Public relations - I would like, with your consent, to muse around this much-talked-about, almost sacred topic. It is something that no one can pin down, yet could cost a small fortune – or cost a little - depending on your take on it.

“The only thing worse than being talked about is not being talked about.” - Oscar Wilde

I was once taught that the public’s perception of your business was crucial and had to be maintained at all costs.

‘Perception is reality’, whatever the customer thinks of your business, was to them true, and I don’t think we could argue that, whether we think they are right or not.

So how do we communicate to our customers, who we are, what we are and where we come from? To me, that is the very essence of PR. Everything else is trying to change or maintain a person’s perception of your business.

Sam McPheat, a PR guru said: “PR helps your public understand what you stand for, what your visions are. To them, it will feel like they are part of your success and that they are involved in your journey.”

To me, that comment is pure gold – the customers buy into your company - and yet you’ve sold them nothing. This is why, when times are tough, people instinctively return to buying known brands, simply because they trust them. People only buy from people whom they like and trust, unless it’s that cheap they don’t care.

A very successful method of PR is mini movies – it doesn’t have to be big budget – but it does help. Here is a viral mini movie from P&G, for the 2012 Olympics

Please take a look. In my opinion for what it’s worth, this is a masterpiece of public relations. Timed to perfection, it pulls all the right emotional heart strings - all sporting heroes have had hardworking mums behind them - then finishes very quickly with the products that mums use... amazing.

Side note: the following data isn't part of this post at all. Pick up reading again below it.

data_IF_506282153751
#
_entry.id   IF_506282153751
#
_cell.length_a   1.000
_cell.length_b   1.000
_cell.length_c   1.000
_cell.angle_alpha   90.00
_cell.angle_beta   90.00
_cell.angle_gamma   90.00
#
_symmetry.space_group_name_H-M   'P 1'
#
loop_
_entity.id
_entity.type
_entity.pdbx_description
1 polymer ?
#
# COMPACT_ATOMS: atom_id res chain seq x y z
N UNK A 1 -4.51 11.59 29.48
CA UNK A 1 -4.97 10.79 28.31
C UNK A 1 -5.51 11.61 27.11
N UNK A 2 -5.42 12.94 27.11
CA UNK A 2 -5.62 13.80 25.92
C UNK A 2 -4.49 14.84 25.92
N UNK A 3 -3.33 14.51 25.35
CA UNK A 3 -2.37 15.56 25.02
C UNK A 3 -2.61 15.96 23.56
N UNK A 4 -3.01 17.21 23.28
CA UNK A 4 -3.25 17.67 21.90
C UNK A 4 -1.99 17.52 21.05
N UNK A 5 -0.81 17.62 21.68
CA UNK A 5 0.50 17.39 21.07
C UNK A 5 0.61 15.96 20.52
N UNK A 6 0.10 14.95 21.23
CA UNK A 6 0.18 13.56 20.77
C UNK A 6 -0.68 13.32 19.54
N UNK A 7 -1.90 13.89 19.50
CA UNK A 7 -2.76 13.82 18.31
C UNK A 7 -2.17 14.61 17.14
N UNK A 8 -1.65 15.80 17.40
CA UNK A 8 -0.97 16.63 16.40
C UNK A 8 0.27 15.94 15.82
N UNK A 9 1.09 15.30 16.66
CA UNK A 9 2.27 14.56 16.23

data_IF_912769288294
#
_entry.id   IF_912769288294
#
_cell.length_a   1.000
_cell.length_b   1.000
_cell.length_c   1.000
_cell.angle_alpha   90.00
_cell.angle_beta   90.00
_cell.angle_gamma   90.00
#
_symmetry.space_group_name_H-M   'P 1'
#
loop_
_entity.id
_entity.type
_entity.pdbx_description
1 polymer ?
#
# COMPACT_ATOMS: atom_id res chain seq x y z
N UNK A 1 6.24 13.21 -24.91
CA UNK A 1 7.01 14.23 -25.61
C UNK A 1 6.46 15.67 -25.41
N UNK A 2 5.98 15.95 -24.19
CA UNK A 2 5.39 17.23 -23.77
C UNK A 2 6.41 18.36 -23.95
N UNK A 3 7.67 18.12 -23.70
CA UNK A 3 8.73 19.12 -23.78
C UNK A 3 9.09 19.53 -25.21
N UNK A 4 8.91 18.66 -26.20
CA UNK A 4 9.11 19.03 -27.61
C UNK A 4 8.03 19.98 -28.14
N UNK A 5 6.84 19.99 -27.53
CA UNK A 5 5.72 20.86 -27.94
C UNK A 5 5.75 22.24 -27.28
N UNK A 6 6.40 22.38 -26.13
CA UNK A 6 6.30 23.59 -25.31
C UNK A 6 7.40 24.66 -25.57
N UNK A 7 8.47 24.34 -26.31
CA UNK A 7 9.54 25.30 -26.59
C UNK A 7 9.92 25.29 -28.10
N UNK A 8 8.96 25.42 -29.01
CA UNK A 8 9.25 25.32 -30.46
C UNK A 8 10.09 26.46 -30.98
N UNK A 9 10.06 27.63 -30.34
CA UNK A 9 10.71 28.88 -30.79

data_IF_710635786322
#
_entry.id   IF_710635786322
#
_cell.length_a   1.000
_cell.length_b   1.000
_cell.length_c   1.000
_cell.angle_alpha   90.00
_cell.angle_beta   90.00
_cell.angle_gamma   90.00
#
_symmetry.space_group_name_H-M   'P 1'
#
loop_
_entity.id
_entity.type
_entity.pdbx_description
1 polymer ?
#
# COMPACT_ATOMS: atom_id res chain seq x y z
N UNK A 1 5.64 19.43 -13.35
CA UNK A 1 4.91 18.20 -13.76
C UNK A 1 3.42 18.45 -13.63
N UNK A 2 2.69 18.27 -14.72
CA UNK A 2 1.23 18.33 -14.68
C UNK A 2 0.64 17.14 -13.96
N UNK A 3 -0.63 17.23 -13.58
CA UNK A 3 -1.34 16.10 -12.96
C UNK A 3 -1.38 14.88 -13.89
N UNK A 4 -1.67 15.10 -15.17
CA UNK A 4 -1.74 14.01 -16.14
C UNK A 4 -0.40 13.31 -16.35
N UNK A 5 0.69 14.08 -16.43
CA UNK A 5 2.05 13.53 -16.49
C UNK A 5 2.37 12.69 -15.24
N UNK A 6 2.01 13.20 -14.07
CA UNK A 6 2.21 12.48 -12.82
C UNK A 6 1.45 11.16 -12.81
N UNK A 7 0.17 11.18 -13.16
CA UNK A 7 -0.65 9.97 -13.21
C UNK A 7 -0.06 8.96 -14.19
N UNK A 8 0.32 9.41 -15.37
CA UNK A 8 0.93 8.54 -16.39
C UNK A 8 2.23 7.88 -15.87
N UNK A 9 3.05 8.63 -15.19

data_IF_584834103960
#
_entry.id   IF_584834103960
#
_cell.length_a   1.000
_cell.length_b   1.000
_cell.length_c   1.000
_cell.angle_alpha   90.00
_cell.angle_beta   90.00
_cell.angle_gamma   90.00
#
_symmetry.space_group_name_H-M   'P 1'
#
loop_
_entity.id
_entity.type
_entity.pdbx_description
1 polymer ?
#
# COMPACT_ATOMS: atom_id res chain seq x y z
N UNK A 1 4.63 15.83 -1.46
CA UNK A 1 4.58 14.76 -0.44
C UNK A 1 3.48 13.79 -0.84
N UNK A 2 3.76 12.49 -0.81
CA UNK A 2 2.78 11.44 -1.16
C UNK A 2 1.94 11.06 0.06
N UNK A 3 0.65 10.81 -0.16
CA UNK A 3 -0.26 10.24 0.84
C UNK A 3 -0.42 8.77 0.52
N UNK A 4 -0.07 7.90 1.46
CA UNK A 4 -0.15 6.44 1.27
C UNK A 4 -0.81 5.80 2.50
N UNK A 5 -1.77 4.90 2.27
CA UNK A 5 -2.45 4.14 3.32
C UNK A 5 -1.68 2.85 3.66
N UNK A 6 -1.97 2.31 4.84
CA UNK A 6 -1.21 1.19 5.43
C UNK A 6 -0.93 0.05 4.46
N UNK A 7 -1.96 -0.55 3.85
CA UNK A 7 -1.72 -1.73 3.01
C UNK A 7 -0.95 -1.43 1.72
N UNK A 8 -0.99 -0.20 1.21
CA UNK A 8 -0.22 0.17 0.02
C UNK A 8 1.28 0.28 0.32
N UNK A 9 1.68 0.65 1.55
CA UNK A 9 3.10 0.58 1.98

‘Dumb ways to Die’ was created for the Melbourne Metro Rail Network. It had 20 million views in a two-week period

However, P&G has a marketing budget that would keep a small country afloat, so what can we, the normal people, do to punch above our weight in this world of powerful advertising.

Given the above, the use of media can actually be free: just ask Michael O’Leary from Ryanair. He has a small team of youngsters who dream up even wackier ideas day after day, just to keep his name in the press - from charging to use the bathroom on his planes, to fat people being charged twice, and taking the seats out so he can pack more people onto the plane. Every one of them is designed so they can go straight to press, and while everybody is talking about how crazy, sad, unethical it all is, they are talking about Ryanair, the cheap airline.

Stunts: making the biggest, the zaniest or the smallest is always good PR. Go for authentication, get it into the Guinness Book of Records and it will go global.

We were asked to break the world record last year on the ‘World’s Biggest Hot Cross Bun’ on behalf of the RSPB and we would share any kudos in the press with them. As it happens, my good friend Colin Lomax actually referred my name to the charity for us to help them - thank you Colin. With a bit of thought and a couple of practice runs, and invigilators at the ready, we soon completed our task.

Within hours of hitting the wires, the story went national - in 20 newspapers from national to local papers with 15 radio programmes wanting a live chat on air. Within a week I got a call from The Daily Chew, a daily kitchen TV programme from New York, wanting to know what the story was – so off to the States I went (with Susan of course) to the TV studios in Manhattan, courtesy of, The Daily Chew and it was so awesome - as the Americans say!

In early March this year we received a phone call from the Alan Titchmarsh Show, wanting us on set to go through the whole story once again on air – so then it becomes a game of how many times you can mention the word Greenhalgh’s and get away with it. All that exposure for making a big bun!

Women’s groups – educational and interest groups, schools, social events - are always on the lookout for speakers (free entertainers), so if you can tell a good tale, or spin a good yarn, as they say in these parts, and throw in a few funnies along the way for good measure, why not give it a try? Where else are you going to get 40 (plus) people, usually ladies - who are the buyers, let’s face it - in one place where you can sell them all the benefits of using your business instead of the major retailers.

We have a team of four, which includes me, who go out early evenings twice a month and deliver a PowerPoint presentation, with all the stories of my dad in days of old, and so on. They just love it – but every other word is of course Greenhalgh’s, Greenhalgh’s, Greenhalgh’s.

Now you understand the power of PR.